• Variable Explorer - The Variable Explorer keeps track of all the objects in your environment and supports drilling down arbitrarily deep. You can click on the magnifying glass to get a tabular view of your data frames.
  • Plots - It allows you to use the powerful R libraries such as ggplot2 and ggviz to make beautiful graphs to understand your data and communicate your insights. You can also save visuals in different formats based on your need and preference.
  • Versioning – It allows you to create a project based on R programming language for better code management and to maintain versions in either git repository or on Team Foundation Server.

Once you have installed R Tools for Visual Studio, you will be able to see the R Tools menu in the bar as shown below:

R Tools menu
R Tools menu

Before you begin, you first need to create a project based on R, which allows you to organize your code along with other features as mentioned above.

Create a project based on R
Create a project based on R

While working on your model, you can either use CRAN APIs or use RevoScaleR APIs. As discussed earlier, RevoScaleR APIs push computations to the SQL Server computer, avoiding costly and insecure data movement across the network and moreover, they are also optimized to analyze data sets that are too big to fit in local memory and to perform computations distributed over several cores or processors and hence it is recommended to use RevoScaleR APIs. You can find the summary of all those RevoScaleR APIs in "Summary of rx Functions" and a comparison of CRAN APIs and RevoScaleR APIs in "Comparison of Base R and ScaleR Functions".

LearnRinVS – Microsoft Visual Studio
LearnRinVS – Microsoft Visual Studio

Executing R Script on SQL Server from R Studio

You need to install Microsoft R Client on your machine in order to start using the RevoScaleR package from R Studio on the local workstation. See "Install Microsoft R Client" for instructions on installing and configuring RevoScaleR package in R Studio.

As a data scientist, it doesn’t matter which R client tool you started with, you can switch from one tool to other by just moving the code as is; no changes are required. For example, in the earlier section on using R Tools for Visual Studio, we created a histogram based on data from SQL Server, the same script can be taken to R Studio and can be executed as is, as shown below.

In the script below, first I set the library path to point to the folder where RevoScaleR package is available and then I load that package with the library function.

# Set the library path to point to the folder where RevoSCaleR   package is available
# You can check all the current paths defined with .libPaths()   command
.libPaths()
.libPaths(c(.libPaths(), "C:\\Program Files\\Microsoft SQL   Server\\MSSQL13.MSSQLSERVER\\R_SERVICES\\library"))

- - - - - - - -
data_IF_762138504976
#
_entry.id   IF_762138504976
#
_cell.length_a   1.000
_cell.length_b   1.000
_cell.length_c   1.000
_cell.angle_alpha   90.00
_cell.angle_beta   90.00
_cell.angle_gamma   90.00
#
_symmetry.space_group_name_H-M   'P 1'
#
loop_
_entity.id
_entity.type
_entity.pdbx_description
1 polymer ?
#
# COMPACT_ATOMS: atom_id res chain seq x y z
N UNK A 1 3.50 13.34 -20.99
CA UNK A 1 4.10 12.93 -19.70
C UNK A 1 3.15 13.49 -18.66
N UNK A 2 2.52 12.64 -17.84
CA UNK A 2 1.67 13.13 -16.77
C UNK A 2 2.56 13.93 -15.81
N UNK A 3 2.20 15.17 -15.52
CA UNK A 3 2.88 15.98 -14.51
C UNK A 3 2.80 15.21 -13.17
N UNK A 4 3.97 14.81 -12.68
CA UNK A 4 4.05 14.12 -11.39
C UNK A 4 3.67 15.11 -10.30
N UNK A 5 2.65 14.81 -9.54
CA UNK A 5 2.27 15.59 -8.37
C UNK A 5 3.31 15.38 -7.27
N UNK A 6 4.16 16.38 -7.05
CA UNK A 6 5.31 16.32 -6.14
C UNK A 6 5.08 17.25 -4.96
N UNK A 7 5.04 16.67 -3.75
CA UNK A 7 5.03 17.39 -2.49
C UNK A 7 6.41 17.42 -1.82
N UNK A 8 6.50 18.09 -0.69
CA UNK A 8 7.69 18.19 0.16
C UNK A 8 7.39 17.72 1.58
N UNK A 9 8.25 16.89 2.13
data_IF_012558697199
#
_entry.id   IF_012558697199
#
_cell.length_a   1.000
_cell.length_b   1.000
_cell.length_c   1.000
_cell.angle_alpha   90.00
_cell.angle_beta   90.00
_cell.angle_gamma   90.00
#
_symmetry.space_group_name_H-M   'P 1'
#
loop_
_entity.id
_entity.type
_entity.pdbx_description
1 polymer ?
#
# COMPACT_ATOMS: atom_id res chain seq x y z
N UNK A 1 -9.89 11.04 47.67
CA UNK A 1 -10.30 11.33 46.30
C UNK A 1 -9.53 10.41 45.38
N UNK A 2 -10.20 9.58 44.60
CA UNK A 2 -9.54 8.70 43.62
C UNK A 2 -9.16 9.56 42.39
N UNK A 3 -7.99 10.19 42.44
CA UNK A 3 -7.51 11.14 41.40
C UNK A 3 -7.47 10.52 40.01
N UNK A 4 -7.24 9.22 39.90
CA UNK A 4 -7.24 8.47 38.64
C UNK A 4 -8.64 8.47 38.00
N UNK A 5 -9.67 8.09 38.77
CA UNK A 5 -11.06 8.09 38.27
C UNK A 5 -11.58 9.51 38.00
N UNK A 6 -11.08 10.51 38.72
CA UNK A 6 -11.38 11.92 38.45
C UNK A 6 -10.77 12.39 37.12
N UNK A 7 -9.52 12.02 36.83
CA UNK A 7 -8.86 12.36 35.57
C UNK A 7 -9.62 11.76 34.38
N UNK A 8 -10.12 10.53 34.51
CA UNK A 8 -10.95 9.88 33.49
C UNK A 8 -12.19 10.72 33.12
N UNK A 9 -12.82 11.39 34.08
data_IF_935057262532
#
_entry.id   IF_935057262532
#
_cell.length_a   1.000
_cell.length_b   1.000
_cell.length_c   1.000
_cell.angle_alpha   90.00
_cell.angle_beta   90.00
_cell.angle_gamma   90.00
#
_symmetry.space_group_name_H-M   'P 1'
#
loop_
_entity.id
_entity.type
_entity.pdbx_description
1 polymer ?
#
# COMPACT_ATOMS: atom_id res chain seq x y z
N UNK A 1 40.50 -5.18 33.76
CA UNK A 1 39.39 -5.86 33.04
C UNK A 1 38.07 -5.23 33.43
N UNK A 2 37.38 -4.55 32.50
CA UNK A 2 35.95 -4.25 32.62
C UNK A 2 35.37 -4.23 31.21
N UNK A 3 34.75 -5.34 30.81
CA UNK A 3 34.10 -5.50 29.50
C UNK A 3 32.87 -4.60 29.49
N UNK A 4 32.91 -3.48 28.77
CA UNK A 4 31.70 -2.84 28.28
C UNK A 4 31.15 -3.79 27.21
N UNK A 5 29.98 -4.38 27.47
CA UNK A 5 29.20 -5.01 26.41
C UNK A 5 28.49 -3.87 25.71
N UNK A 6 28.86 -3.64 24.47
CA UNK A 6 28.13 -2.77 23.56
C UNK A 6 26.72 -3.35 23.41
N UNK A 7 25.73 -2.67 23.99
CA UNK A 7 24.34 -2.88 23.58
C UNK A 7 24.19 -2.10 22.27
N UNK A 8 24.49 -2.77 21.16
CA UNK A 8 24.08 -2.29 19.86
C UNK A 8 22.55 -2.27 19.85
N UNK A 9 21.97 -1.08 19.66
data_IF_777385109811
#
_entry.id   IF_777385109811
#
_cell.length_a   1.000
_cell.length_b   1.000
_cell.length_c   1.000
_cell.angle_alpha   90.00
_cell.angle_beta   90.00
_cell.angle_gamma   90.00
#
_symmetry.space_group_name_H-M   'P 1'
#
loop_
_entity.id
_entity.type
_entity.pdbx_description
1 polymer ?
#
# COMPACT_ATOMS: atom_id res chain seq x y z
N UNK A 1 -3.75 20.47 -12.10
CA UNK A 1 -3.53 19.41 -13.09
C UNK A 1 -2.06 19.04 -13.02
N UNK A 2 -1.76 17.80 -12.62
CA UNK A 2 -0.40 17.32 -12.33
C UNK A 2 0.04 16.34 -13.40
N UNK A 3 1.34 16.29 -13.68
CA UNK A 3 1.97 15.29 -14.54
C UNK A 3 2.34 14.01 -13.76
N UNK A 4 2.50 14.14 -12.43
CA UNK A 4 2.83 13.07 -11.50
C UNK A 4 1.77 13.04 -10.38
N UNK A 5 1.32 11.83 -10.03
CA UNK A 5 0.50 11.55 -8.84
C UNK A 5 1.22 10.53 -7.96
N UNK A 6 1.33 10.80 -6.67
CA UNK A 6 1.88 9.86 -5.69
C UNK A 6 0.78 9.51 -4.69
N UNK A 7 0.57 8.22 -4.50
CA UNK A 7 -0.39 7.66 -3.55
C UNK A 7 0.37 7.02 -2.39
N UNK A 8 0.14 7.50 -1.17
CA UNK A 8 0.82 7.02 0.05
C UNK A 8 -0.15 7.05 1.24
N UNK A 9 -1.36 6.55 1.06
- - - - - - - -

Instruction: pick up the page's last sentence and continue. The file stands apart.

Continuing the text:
# Load RevoScaleR package
library(RevoScaleR)
 
# Define the connection string
# connStr <- "Driver=SQL Server;Server={YourServerName};Database=AdventureWorksDW2014;Uid=<user_name>;Pwd=<user   password>" ## SQL Authentication
connStr <- "Driver=SQL Server;Server={YourServerName};Database=AdventureWorksDW2014;Trusted_Connection=Yes;" ## Windows   Authentication
 
# Set ComputeContext
sqlShareDir <- paste("D:\\MyShare\\", Sys.getenv("USERNAME"), sep = "")
sqlWait <- TRUE
sqlConsoleOutput <- FALSE
cc <- RxInSqlServer(connectionString = connStr, shareDir =   sqlShareDir, wait = sqlWait, consoleOutput = sqlConsoleOutput)
rxSetComputeContext(cc)
 
sampleDataQuery <- "SELECT DG.CountryRegionCode,   DG.EnglishCountryRegionName, SUM(FIS.SalesAmount) AS TotalSalesAmount
FROM [dbo].[FactInternetSales] FIS
INNER JOIN [dbo].[DimGeography] DG ON FIS.SalesTerritoryKey =   DG.SalesTerritoryKey
GROUP BY DG.CountryRegionCode,   DG.EnglishCountryRegionName"
 
inDataSource <- RxSqlServerData(sqlQuery = sampleDataQuery,
                                connectionString = connStr,
                                colClasses = c(StateProvinceCode   = "string", StateProvinceName   = "string",
                                               TotalSalesAmount   = "numeric"),
                                rowsPerRead = 500)
 
rxHistogram( ~ TotalSalesAmount, data = inDataSource, title = "Sales Amount   Histogram")

As you can see in the script above and the image below, I am using RxInSqlServer API to Generates a SQL Server compute context using SQL Server R Services and then using the rxSetComputeContext API to change the execution context from local to SQL Server. You can use rxGetComputeContext API to check currently in-effect execution context.

Executing R Script on SQL Server from R Studio
Executing R Script on SQL Server from R Studio

Next I have used RxSqlServerData API to generate a SQL Server data source object with the query I have specified and used the colClasses API parameter to map data types between SQL Server and R (SQL Server and R do not support the same data types and hence it’s obvious there are type conversions taking place when sending data from SQL Server to R and vice versa). See "Working with R Data Types" to learn more about how to map SQL Server data types to R data types.

Finally, I call rxHistogram API and pass a formula and data source to generate the histogram for that.

Conclusion

SQL Server 2016 brings native support to doing advance analytics in the database itself using R Services. In this article, we looked into the details of conceptual execution flow, executing R scripts from SQL Server Management Studio and other R client tools.

Resources

Getting Started with R Services in SQL Server 2016 – Part 1

New Components in SQL Server to Support R Services

Data Science End-to-End Walkthrough

Data Science Deep Dive: Using the RevoScaleR Packages

Best Practices and Limitations

See all articles by Arshad Ali